Clause 6 [Changes to the register]:

Lord Williams of Mostyn moved Amendment No. 7:

Page 2, line 39, leave out ("a registered emblem,") and insert ("two registered emblems,").

On Question, amendment agreed to.

[Amendment No. 8 not moved.]

Clause 10 [Speaker's committee]:

Lord Goodhart moved Amendment No. 9:

Page 4, line 12, at end insert--
("(2) A party whose application under section 3, 5, 6 or 18 is refused may appeal to the committee against the decision of the registrar.
(3) A registered party may appeal to the committee against a decision of the registrar under section 3, 5 or 6 in respect of another party.").

The noble Lord said: My Lords, again, this is an amendment which has been brought back in order to hear what the Minister has to say about it. There is concern that there is no appeal process against a decision of the registrar other than by way of an application to the court for judicial review. It is felt that there ought to be some process by which either a party whose name is rejected by the registrar should be able to appeal against that decision or an equal process by which a party which is already registered, or which may be seeking registration, can object to the proposal of the registrar to register another party with a particular name. In those circumstances, I should like to hear what the Minister has to say on the issue. I beg to move.

Lord Henley: My Lords, there is nothing that I wish to add to what the noble Lord, Lord Goodhart, has just said. We also have concerns about there being some appropriate appeal system. We met the Minister and he explained the practical difficulties in the way of doing something on this occasion under the Bill in terms of time. However, he offered us the prospect of some reassurance in that respect. I, too, look forward to hearing the Minister's response on this particular matter.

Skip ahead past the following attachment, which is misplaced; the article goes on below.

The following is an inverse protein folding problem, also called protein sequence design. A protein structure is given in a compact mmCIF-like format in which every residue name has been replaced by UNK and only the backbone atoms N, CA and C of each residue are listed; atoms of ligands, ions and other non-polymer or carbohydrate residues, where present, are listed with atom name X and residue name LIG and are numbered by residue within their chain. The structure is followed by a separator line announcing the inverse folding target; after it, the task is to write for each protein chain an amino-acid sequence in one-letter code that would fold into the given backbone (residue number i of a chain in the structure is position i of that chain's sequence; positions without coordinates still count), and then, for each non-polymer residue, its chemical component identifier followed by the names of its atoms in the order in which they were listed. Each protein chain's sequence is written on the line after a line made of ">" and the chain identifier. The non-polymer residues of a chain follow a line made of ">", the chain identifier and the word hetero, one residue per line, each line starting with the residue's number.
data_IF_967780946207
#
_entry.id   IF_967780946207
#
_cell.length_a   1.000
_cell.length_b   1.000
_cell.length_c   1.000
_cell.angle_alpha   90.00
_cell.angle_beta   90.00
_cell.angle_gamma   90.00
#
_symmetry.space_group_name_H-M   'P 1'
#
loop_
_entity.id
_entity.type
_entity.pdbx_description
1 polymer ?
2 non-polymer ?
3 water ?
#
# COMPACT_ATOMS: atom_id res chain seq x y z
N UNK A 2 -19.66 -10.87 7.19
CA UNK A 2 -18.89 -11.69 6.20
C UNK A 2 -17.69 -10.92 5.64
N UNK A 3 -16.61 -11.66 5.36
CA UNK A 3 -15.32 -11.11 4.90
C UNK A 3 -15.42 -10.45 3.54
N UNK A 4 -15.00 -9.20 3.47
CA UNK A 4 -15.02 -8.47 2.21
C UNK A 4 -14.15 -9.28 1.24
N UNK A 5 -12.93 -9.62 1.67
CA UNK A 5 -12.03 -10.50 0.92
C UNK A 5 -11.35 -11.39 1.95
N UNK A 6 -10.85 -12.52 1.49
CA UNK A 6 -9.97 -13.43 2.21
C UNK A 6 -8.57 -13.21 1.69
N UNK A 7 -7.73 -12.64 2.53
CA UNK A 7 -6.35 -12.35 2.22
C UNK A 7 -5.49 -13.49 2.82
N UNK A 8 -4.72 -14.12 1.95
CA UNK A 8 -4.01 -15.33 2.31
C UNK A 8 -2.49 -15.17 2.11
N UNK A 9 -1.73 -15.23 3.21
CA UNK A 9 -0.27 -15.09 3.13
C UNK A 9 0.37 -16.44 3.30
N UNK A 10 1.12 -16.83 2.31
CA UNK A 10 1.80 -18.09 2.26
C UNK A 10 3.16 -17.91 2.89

Lord Borrie: My Lords, I should like to say a few words at this point, especially as I did not have the

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privilege of being on the "net" of the Front Benches in their discussions with my noble friend the Minister. I also expressed concern at earlier stages of the Bill that there was no appeal process and pointed out that the decisions of the registrar are of tremendous importance over a long period.

I have some queries in regard to Amendments Nos. 9 and 10. For example, on Amendment No. 9, it seems clear to me that it is a committee of MPs because the committee referred to is one which is appointed by the Speaker from Members of Parliament. Alternatively, the amendment tabled in the name of the noble Lord, Lord Henley, refers to the Secretary of State establishing a committee, and says:

    "The committee shall consist of seven persons appointed by the Speaker of the House of Commons, a majority of whom shall not be members of any political party".
One might suppose at first sight that a committee appointed by the Speaker would be a committee composed of Members of Parliament. However, to find a group of seven Members of Parliament, the majority of whom do not belong to any political party, may be rather difficult at the present time and indeed at other times. Perhaps the noble Lord, Lord Henley, is referring to a committee which is more broadly based and would include people who are not Members of the House of Commons. However, that is not clear.

In previous discussions on this matter I expressed some concern--as did noble Lords opposite--about the absence of any appeal. I was particularly concerned because of the kind of person the registrar is. With respect to him, an expert on companies appointed by the Department of Trade and Industry is not particularly an expert on the matter we are discussing. Over the next few months he will take decisions on matters on which he can hardly be considered an expert. The only possibility of becoming an expert is by approaching the Speaker's committee for advice. According to my noble friend the Minister, that advice would be expected to be accepted. That is good up to a point.